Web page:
While there have been wholesale veteran changes on the point, much of the key offensive core from last year’s Falcons squad returns to Norfolk this season. Talented pivot Blair Jones, sophomore winger Justin Keller, and veterans Kyle Wanvig and Norm Milley headline the Admirals offense this season. Milley led the Falcons in points last season, impressively averaging nearly a point per game and filling a much-needed leadership role, while Wanvig picked up 11 goals in only 23 games after coming over to the Lightning organization shortly before the trade deadline. Another veteran, Mathieu Darche, a former Columbus Blue Jacket was also added to bring some scoring punch to the table. Several times a 25-goal scorer at the minor league level, Darche will bring another bona fide scoring threat to the top two lines.

Jones spent much of the second half of last season with the Tampa Bay Lightning, not looking out of place, but also not seeing very much ice time. The addition of several veteran forwards, through the free agent market and by trades, assured that Jones would at least start the season with Norfolk. He will play on one of the top two forward lines, as one of the few natural center-ice men on the Admirals, and will be expected to significantly better his 21-point output of last season. A full year playing with consistent line-mates (and without time spent either in the press box or riding the pines) will be hugely beneficial for Jones.

Keller had a relatively quick start with the Falcons last season, but tailed off as the season progressed, finishing with 13 goals (most amongst rookies) and 24 points. The diminutive sniping winger played well in training camp, and will look to build on both his rookie season and his solid start to get an early jump on the season. Not the quickest of skaters, Keller uses his creativity with the puck and drive to the net to generate offense, and will be leaned on to provide secondary scoring from the wing.

One forward looking for a bounce-back season is third-year veteran Marek Kvapil. Kvapil languished through a sophomore slump with Springfield last season, which eventually saw him get demoted to the ECHL to get his game back on track. An explosive offensive finish rejuvenated his season, but he will have to bring that kind of finish and more to the table if he wishes to earn another contract. A consistent effort at both ends of the ice will be required out of the veteran winger.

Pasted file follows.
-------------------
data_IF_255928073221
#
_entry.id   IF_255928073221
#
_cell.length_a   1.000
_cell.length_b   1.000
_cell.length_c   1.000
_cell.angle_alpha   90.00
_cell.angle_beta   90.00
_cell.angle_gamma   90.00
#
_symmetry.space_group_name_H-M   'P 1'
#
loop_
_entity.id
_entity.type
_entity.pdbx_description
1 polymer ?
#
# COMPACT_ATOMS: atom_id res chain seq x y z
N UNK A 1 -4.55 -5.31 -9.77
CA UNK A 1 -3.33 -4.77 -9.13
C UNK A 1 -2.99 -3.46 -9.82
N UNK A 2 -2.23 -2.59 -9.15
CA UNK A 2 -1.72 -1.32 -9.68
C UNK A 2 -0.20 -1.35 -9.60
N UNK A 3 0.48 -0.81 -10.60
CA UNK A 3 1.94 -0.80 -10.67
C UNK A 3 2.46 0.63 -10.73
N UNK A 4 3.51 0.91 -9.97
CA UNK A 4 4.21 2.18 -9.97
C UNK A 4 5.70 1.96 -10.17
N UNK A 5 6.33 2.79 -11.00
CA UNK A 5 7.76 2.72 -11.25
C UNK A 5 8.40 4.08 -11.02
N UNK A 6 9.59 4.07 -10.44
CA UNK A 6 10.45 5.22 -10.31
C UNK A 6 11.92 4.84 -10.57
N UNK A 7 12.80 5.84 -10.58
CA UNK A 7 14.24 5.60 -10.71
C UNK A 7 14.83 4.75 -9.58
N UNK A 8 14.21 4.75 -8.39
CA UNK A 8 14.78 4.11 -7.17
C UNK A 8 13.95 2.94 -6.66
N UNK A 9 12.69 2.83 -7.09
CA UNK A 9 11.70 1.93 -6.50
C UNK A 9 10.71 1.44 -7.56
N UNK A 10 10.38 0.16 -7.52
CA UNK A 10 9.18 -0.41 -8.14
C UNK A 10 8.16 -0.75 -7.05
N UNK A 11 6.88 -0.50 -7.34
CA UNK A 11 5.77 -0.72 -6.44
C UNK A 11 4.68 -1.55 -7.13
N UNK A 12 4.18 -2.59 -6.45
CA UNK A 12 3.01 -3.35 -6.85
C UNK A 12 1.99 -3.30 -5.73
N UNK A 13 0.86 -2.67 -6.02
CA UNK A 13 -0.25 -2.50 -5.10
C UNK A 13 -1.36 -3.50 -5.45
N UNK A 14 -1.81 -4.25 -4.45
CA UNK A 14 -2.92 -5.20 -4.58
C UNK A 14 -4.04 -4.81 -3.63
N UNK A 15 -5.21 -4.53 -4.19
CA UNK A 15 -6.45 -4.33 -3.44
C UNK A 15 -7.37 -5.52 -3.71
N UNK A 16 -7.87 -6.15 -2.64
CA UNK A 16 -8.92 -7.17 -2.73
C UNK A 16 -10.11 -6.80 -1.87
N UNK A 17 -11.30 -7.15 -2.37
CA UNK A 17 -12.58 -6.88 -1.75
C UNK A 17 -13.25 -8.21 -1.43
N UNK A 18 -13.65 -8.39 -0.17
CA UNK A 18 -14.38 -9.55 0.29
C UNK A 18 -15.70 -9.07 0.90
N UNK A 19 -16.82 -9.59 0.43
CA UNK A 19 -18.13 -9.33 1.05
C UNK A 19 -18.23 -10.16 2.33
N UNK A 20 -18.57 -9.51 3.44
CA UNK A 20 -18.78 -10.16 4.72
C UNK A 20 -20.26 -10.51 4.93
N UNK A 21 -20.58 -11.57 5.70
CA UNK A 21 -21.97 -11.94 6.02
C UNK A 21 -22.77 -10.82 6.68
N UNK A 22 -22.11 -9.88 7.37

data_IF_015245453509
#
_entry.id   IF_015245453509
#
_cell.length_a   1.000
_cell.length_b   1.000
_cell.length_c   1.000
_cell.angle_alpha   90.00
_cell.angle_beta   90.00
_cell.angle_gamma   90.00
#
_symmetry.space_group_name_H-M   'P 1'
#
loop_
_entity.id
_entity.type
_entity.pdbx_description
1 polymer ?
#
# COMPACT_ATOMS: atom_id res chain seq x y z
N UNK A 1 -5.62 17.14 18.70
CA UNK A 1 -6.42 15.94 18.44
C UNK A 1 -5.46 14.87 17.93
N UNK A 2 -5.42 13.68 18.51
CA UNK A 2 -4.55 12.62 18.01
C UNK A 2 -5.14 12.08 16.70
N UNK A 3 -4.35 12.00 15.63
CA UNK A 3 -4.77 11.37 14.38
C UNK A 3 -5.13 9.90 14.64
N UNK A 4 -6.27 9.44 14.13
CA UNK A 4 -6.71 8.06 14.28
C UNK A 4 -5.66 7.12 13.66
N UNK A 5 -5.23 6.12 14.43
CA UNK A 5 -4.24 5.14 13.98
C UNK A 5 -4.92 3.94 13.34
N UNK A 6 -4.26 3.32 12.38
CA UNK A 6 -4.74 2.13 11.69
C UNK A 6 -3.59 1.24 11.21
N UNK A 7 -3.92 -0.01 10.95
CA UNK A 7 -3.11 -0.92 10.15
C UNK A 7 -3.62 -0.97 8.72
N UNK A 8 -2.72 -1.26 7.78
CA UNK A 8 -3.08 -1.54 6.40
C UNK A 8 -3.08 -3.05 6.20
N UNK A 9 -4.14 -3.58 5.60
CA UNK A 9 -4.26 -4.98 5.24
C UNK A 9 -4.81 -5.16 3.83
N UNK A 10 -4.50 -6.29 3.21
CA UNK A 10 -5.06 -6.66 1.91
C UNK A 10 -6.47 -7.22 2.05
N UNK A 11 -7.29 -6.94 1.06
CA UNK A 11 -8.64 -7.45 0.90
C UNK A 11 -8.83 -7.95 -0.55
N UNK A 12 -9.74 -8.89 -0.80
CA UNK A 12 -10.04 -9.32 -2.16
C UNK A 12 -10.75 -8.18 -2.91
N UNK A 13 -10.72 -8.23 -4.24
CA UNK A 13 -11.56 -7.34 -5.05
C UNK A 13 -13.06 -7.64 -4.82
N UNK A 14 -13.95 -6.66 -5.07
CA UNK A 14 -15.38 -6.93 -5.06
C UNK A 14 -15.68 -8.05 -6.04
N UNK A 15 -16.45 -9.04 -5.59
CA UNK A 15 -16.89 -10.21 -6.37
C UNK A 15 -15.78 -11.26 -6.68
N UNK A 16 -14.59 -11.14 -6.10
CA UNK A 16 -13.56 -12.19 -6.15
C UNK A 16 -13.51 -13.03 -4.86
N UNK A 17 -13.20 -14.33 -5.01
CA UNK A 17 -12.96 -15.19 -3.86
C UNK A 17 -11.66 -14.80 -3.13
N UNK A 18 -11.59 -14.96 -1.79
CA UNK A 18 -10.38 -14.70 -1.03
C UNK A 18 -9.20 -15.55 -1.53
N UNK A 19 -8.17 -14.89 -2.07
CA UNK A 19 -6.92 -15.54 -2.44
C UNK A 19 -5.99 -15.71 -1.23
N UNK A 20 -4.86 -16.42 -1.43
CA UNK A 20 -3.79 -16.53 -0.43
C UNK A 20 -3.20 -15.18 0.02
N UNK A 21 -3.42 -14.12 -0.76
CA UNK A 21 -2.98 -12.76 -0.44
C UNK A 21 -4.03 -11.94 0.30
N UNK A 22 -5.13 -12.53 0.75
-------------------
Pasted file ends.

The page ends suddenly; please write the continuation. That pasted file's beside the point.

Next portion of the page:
Two forwards that will look to stick with Norfolk this season after getting shuffled between the AHL and ECHL last season are wingers Radek Smolenak and Stanislav Lascek. Both strong scorers in junior, neither was able to bring much of an offensive game to the AHL level in their limited ice, despite producing solid numbers with Johnstown. Smolenak’s relatively lazy play, and Lascek’s offense-first mantra and lack of foot speed hampered each prospect’s transition to the next level, and these issues and more will have to be rectified if either is to make any significant impact with this year’s Norfolk squad. Smolenak got off to a relatively quick start with a solid performance in Traverse City, while Lascek flagged. He will have to get his game on track soon, or he may find himself in Mississippi for much of the season.

Making the jump to the professional ranks from junior this season is former Mississauga winger Chris Lawrence, who went through a bit of a renaissance last season, producing a strong, consistent effort, alongside impressive offensive numbers, in his final season in junior. Lawrence has had a mediocre camp, and may find himself in Mississippi to start the year.

Other prospects in the running for roster spots include physical winger Karl Stewart, a veteran of 60 NHL games who split last season with Chicago and Tampa Bay, Brandon Elliott, who is expected to fill the enforcer’s role vacated by the departed Mitch Fritz, while bring more of an all-around game than Fritz, and Zbynek Hrdel, a scorer in junior who has struggled mightily in both of his professional seasons.

Three invites may also figure into the back-end of the line-up to start the season. Former WHLer Rob Klinkhammer agreed to terms on a two-way deal and may find himself in a checking line role, while former QMJHL two-way winger Shawn Collymore, and former Omaha Ak-Sar-Ben Knight pivot Justin Taylor agreed to professional tryout contracts, and will likely be given an opportunity to secure a spot with Norfolk.

Team outlook

With a fresh change of locale, a future star goaltender between the pipes, a veteran defensive unit, a developing offensive group, and something to prove, this year’s Norfolk Admirals should trump the Springfield Falcons squads of the past few years, and with Rämo’s help, challenge for a playoff spot. If Rämo should get an early, extended call-up to Tampa Bay, all bets are off, and it will depend on how Munce and Boutin adapt to the increased pressure. Also of integral importance will be further development of the Admirals young group of forwards; many of whom have struggled thus far at the professional level.

Copyright 2007 Hockey’s Future. Do not reprint or otherwise duplicate without permission of the editorial staff.